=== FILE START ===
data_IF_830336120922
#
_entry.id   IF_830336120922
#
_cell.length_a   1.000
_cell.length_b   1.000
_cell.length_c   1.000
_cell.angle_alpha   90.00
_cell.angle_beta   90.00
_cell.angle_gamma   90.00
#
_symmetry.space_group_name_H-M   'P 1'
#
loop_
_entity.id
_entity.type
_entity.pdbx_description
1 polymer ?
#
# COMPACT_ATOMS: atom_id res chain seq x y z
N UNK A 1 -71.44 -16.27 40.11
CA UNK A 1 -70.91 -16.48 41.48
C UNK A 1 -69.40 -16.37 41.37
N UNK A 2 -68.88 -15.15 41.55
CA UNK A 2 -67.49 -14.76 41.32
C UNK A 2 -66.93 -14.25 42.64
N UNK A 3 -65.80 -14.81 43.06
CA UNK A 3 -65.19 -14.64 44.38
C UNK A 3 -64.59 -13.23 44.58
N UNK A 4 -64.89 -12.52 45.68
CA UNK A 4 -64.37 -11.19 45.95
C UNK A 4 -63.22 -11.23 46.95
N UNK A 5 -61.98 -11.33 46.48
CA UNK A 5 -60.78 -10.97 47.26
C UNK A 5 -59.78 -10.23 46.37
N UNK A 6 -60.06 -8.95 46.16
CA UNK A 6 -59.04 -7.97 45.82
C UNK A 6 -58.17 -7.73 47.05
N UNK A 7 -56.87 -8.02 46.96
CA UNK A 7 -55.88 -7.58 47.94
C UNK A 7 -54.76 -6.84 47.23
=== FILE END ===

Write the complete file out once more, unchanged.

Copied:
data_IF_830336120922
#
_entry.id   IF_830336120922
#
_cell.length_a   1.000
_cell.length_b   1.000
_cell.length_c   1.000
_cell.angle_alpha   90.00
_cell.angle_beta   90.00
_cell.angle_gamma   90.00
#
_symmetry.space_group_name_H-M   'P 1'
#
loop_
_entity.id
_entity.type
_entity.pdbx_description
1 polymer ?
#
# COMPACT_ATOMS: atom_id res chain seq x y z
N UNK A 1 -71.44 -16.27 40.11
CA UNK A 1 -70.91 -16.48 41.48
C UNK A 1 -69.40 -16.37 41.37
N UNK A 2 -68.88 -15.15 41.55
CA UNK A 2 -67.49 -14.76 41.32
C UNK A 2 -66.93 -14.25 42.64
N UNK A 3 -65.80 -14.81 43.06
CA UNK A 3 -65.19 -14.64 44.38
C UNK A 3 -64.59 -13.23 44.58
N UNK A 4 -64.89 -12.52 45.68
CA UNK A 4 -64.37 -11.19 45.95
C UNK A 4 -63.22 -11.23 46.95
N UNK A 5 -61.98 -11.33 46.48
CA UNK A 5 -60.78 -10.97 47.26
C UNK A 5 -59.78 -10.23 46.37
N UNK A 6 -60.06 -8.95 46.16
CA UNK A 6 -59.04 -7.97 45.82
C UNK A 6 -58.17 -7.73 47.05
N UNK A 7 -56.87 -8.02 46.96
CA UNK A 7 -55.88 -7.58 47.94
C UNK A 7 -54.76 -6.84 47.23